Last week, the Consumer Electronics Show (CES), the international trade show for consumer tech and innovation made headlines not only for the futuristic gadgets it showcased but for possibly facing allegations of gender-bias after it had banned a female sex toy from exhibiting in the show, even though the toy in question had won an ‘honouree’ award for its breakthrough design and innovation.
The smoothly curved grey Osé “is the only product designed for hands-free blended orgasms.” Describes the female-led company Lora Dicarlo, founded by Lora Haddock in 2017 with the mission of launching new physiologically appropriate women’s health and wellness products. In the product description, Lora Dicarlo boasts the intricate engineering work behind the toy, which uses what it refers to as advanced micro-robotics that “mimics all of the sensations of a human mouth, tongue, and fingers, for an experience that feels just like a real partner.”
A month after the announcement of Osé’s award in the Robotics and Drone category it was withdrawn by the CES’ organiser, the Consumer Technology Associates (CTA), claiming that it was selected by mistake, adding that the device was ‘immoral’, ‘obscene’ and simply does not fit within the specific category or, in fact, in any other categories of the trade show. In response, Haddock published an open letter on Lora Dicarlo’s website where she writes that “Two robotic vacuum cleaners, one robotic skateboard, four children’s toys, one shopping companion robot – looks like all of women’s interests are covered, right?”
Now it’s crucial to note that what the CTA regards as immoral and obscene isn’t at all sex-oriented tech, but female-oriented sex tech. Just last year, CES made headlines when it showcased Abyss Creations’ debut of its second RealDoll AI-sex doll called Harmony. Equipped with a shimmering blonde wig, soft pale skin, makeup and of course, a revealing cleavage of her perfectly perky breasts, Harmony is but a modular robotic head that can be fitted on a variety of robotic bodies, all customisable to the male consumers’ desire.
Two years ago, in CES 2016, VR porn company BaDoink teamed up with Kiiroo, who is “one of the leading pioneers in teledildonics” according to a press release, to create an immersive porn experience where users can ‘feel’ what they see. The experience, in fact, took up an entire room in the show and reportedly had been visited more than 1,000 times in its first day of opening. On show, as expected, was the usual male-oriented porn. Finally, in this year’s CES, the show had arranged for an unofficial shuttle bus to take people from the conference site to a legal brothel for a sex-video experience controlled by an Amazon Echo speaker.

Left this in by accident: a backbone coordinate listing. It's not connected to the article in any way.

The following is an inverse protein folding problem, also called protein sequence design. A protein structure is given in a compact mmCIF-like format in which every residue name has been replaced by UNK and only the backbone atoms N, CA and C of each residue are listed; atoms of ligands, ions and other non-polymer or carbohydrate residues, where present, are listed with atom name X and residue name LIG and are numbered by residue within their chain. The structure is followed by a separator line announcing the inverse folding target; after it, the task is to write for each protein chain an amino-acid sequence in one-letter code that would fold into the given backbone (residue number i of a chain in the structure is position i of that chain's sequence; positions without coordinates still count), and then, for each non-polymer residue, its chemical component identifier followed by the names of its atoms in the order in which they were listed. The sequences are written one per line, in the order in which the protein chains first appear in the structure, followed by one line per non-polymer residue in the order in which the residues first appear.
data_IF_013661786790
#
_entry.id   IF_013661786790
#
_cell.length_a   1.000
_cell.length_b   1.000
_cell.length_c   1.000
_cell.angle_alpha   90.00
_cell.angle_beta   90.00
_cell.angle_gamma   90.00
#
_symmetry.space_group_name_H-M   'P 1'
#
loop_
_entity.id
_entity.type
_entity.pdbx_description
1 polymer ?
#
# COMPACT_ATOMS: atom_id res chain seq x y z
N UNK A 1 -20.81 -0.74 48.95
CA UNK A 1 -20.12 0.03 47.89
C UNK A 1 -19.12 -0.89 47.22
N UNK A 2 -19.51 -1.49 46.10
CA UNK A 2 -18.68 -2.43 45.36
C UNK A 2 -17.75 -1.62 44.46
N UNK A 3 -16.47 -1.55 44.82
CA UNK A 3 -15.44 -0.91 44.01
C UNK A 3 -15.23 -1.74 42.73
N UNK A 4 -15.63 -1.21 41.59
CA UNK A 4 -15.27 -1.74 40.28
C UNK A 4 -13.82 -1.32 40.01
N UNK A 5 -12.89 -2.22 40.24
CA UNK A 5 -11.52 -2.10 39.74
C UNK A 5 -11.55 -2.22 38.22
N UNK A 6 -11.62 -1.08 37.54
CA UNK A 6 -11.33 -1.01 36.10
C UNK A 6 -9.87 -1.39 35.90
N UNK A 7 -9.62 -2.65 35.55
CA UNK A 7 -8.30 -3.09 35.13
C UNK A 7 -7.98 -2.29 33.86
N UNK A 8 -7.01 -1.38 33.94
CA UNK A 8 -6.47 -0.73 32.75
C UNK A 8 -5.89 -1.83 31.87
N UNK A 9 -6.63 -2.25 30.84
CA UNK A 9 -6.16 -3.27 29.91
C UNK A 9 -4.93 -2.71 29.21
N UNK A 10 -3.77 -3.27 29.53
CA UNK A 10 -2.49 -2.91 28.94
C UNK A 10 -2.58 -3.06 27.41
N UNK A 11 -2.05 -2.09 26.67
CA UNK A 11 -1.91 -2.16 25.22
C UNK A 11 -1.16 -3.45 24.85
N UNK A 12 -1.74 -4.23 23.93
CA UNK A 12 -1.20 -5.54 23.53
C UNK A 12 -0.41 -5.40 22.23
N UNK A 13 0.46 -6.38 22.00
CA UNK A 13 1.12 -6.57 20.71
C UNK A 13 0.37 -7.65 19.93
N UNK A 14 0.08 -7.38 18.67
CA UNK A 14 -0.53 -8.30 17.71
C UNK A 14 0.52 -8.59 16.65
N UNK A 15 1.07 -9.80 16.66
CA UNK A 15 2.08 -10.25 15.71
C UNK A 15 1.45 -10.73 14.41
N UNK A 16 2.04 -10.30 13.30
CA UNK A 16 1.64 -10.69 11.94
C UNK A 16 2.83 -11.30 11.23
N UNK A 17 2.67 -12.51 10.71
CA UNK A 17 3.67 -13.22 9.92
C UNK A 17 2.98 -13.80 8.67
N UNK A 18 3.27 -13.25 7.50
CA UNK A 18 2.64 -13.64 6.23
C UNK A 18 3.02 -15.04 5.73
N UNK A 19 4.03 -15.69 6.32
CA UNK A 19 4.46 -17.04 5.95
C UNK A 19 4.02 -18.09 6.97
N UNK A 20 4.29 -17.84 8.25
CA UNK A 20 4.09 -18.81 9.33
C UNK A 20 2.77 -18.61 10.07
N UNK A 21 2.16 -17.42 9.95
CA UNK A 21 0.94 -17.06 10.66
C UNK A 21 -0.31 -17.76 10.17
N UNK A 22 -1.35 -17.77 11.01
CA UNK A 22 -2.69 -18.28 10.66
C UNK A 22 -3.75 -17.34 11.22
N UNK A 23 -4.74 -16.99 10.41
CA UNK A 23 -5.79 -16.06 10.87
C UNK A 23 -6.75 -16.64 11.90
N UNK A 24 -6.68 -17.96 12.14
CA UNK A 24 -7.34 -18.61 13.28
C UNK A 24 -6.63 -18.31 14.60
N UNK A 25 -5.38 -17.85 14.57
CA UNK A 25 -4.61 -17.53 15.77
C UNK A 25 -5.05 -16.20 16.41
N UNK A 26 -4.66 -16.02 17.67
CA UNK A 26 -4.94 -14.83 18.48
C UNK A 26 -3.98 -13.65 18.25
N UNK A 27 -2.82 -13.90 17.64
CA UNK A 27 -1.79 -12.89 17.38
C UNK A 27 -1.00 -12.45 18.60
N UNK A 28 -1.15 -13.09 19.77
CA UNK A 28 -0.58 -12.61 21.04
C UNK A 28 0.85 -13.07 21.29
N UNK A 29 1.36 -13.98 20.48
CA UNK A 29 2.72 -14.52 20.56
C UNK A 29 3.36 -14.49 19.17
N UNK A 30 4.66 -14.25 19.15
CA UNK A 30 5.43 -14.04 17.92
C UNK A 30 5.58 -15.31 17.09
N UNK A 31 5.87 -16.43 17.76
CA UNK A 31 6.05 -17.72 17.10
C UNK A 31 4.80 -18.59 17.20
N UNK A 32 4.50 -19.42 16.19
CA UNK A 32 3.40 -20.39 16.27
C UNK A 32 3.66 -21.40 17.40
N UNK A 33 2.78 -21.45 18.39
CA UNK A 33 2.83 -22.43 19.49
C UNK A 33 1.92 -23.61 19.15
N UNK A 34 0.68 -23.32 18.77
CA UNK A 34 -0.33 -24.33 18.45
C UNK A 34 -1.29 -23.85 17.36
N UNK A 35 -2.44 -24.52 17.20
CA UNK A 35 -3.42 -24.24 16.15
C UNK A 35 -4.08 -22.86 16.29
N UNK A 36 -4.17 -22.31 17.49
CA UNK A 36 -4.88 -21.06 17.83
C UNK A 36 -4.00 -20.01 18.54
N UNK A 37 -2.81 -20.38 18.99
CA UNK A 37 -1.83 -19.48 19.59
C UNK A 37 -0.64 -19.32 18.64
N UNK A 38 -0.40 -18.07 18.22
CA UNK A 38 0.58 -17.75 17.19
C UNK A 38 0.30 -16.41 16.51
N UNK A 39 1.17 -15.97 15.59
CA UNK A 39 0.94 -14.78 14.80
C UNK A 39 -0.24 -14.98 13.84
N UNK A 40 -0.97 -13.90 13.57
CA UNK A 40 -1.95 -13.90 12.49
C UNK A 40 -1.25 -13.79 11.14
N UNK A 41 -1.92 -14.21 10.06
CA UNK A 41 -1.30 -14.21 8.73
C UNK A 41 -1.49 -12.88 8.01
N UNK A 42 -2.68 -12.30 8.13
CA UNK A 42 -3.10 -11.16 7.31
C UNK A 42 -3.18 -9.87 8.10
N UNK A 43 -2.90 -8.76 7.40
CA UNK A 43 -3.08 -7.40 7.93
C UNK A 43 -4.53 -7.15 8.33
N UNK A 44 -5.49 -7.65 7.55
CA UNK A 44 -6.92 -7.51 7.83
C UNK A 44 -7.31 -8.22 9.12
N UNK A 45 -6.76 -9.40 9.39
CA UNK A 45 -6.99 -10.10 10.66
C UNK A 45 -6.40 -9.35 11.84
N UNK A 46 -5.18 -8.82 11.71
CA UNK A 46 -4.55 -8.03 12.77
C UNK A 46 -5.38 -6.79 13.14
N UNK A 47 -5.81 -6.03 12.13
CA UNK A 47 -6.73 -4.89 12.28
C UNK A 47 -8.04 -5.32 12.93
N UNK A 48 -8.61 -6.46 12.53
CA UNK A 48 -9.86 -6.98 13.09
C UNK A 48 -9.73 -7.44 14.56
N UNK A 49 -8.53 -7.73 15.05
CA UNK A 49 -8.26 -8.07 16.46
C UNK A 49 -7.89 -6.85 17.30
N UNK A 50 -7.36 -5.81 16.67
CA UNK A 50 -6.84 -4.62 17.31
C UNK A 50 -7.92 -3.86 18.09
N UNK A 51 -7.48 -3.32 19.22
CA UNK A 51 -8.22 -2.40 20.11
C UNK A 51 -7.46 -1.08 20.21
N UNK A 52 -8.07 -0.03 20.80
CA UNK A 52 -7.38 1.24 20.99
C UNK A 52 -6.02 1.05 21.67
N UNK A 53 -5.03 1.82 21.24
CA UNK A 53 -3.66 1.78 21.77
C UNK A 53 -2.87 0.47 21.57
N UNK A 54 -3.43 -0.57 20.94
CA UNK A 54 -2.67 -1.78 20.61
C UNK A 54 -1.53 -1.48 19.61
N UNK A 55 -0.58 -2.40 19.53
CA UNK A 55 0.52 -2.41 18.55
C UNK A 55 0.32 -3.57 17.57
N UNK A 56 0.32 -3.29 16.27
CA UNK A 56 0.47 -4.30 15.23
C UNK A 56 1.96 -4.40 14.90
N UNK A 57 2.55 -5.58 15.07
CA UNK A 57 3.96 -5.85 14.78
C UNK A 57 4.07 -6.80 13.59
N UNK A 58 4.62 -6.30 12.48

Needless to say, the Osé was in no way out of place for its sexually-oriented technology. No. The Osé was simply out of place for the gender it caters to. On the one hand, we are witnessing a rise in sex-oriented technology and particularly a growth in fem-sex tech that tries to empower women through both sex education and pleasure. Yet on the other hand, when a tech fair such as CES fails to include and support products like Osé, it feels like that even in the forward-looking world of tech (or at least what is considered as such), there are still frictions that led to huge steps back in the quest for equality and female empowerment. We should only hope that it was the decision of a rather frustrated man sitting in the CTA boardroom which led to this otherwise unacceptable exclusion.